New Mexico

Unlike traditional spine surgery, minimally invasive surgery requires smaller incisions and causes less damage to tissue and muscle. The spine, discs, spinal nerves, and vertebrae are all located beneath layers of tissue and muscles. Therefore, accessing the spine requires complicated cutting procedures and extensive maneuvering. With minimally invasive spine surgery, less cutting is required due to the advanced tools and robotics. At LAMIS, we provide reliable New Mexico minimally invasive spine surgery at an affordable cost.

Who Needs Minimally Invasive Spine Surgery?

Minimally invasive spine surgery allows surgeons to stabilize your spine, joints, discs, and nerves without opening up your thoracic chamber. These are the same goals as conventional open-back surgery. Our minimally invasive spine surgery achieves the same results as conventional surgery but without causing damage to the muscles and tissues in your back.

The leading benefits of minimally invasive spine surgery are:

  • Faster surgery
  • Less trauma and risk of muscle damage
  • Fewer complications
  • Less blood loss
  • A shorter recovery period
  • There is less damage to the skin since the surgeon only makes tiny incisions.
  • A lower risk of infection
  • A reduced or no need for pain medication
  • Less rehabilitation and physical therapy are needed

Conditions Treated With Minimally Invasive Spine Surgery

Our New Mexico minimally invasive surgery would come in handy for any of the following conditions:

  • Compression fractures — This condition mainly occurs in the thoracic and lumbar spines of older patients suffering from osteoporosis. Compression fractures can result in acute back pain. The pain tends to get worse when you stand.
  • Degenerative/arthritis disc disease — Degenerative disc disease and back pain are also known as wear and tear. Pain, numbness, and weakness can result from changes in the bones, discs, and spine ligaments.
  • Congenital Spinal Disorders — These spinal disorders can occur due to a developmental or genetic abnormality. They can affect any part of the spine (thoracic, cervical, sacrum, and lumbar). Minimally invasive spine surgery can stabilize the spine to facilitate proper growth.
  • Herniated Discs — herniated discs mainly affect the thoracic, cervical, or lumbar spine. The condition can stem from trauma or wear and tear. With a herniated disc, part of the disc can bulge out of place, putting pressure on your spinal cord and root nerves. This pressure can lead to leg weakness, pain, and numbness.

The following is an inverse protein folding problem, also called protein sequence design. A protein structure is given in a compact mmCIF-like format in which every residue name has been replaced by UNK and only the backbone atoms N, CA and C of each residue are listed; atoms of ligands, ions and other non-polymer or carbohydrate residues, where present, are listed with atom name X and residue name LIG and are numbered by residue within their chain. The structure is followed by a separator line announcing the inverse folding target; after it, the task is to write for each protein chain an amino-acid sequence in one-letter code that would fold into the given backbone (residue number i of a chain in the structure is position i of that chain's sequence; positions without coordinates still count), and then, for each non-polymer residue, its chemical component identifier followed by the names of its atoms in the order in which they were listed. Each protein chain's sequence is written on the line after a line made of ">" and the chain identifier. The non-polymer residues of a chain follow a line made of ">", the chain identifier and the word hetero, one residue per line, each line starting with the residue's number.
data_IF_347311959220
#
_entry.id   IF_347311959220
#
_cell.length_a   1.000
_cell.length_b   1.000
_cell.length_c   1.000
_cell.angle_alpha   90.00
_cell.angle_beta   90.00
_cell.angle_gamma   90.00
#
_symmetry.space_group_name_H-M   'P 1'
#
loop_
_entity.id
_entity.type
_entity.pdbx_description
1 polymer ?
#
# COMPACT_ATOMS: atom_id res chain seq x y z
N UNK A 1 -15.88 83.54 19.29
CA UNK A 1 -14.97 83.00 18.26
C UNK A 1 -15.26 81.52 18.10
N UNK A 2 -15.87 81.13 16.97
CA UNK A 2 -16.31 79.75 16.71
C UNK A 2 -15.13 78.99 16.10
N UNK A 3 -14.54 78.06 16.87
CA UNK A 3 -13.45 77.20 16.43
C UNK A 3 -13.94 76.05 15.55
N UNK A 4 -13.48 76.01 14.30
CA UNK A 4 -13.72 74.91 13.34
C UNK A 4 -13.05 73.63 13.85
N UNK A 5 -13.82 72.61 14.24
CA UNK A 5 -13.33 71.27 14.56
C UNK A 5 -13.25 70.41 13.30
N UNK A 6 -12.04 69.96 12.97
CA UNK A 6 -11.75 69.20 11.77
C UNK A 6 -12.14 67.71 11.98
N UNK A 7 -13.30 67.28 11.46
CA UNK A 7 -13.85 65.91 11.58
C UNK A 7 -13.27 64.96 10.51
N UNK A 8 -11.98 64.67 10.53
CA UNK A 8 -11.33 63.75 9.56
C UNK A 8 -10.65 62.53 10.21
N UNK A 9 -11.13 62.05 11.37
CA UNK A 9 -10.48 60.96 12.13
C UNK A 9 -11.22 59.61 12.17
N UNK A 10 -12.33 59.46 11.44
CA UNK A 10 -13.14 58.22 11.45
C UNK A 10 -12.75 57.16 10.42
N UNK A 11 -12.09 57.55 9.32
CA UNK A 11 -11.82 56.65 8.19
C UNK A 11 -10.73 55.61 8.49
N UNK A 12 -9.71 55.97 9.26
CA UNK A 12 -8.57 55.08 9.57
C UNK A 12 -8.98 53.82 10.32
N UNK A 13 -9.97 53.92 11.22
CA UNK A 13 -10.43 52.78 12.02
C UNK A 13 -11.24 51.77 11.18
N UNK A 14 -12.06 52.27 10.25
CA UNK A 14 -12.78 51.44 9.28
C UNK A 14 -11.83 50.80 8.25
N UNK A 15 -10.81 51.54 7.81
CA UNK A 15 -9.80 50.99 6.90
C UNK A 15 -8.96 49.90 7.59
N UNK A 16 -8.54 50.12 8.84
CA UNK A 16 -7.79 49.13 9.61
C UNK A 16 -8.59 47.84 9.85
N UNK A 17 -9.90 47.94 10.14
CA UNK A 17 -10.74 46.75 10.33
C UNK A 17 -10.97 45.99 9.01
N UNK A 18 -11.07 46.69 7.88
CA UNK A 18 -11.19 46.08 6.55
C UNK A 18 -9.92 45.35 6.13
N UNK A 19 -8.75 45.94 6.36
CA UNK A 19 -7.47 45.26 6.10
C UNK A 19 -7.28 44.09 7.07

• Spinal Infections/Osteomyelitis — An infection can develop in the vertebrae and the surrounding spine muscles. While most infections can be treated with medication, you might need surgery to eliminate the infection.
  • Scoliosis — Scoliosis is an abnormal curvature of the spine that can lead to discomfort and decreased mobility. Sometimes, scoliosis can also cause lung and heart problems. The degree of the curvature will determine whether you need surgery. Our New Mexico minimally invasive spine surgery can realign your spine, improve appearance, and resolve pain, muscle weakness, and shortness of breath.
  • Spinal trauma — Spinal trauma can cause damage to your bones, muscles, and ligaments and destabilize your spine and spinal cord. Surgery can stabilize your spine and prevent further injuries.
  • Spinal Instability and spondylolisthesis — Occur when one vertebra slips in front of another, causing severe leg and back pain.
  • Spinal stenosis — Spinal stenosis occurs when the spinal cord and the roots in your neck or lower back are compressed.
  • Spinal tumors — Spinal tumors can be malignant or benign. Even if a tumor is non-cancerous, it is important to have it removed to ensure that it does not cause structural instability in your spine, leading to fractures. A spinal tumor can also exert pressure directly on your spinal cord nerves, leading to weakness, pain, and numbness.

Some back conditions do not qualify for minimally invasive spine surgery. Your physician or healthcare professional will review the available treatment options.

Minimally Invasive Surgery vs. Open Surgery

In conventional open surgery, the surgeon makes an incision that could be 5 to 6 inches long. The surgeon then moves the muscles to the side to reveal the spine. After pulling the muscles to the side, your surgeon will: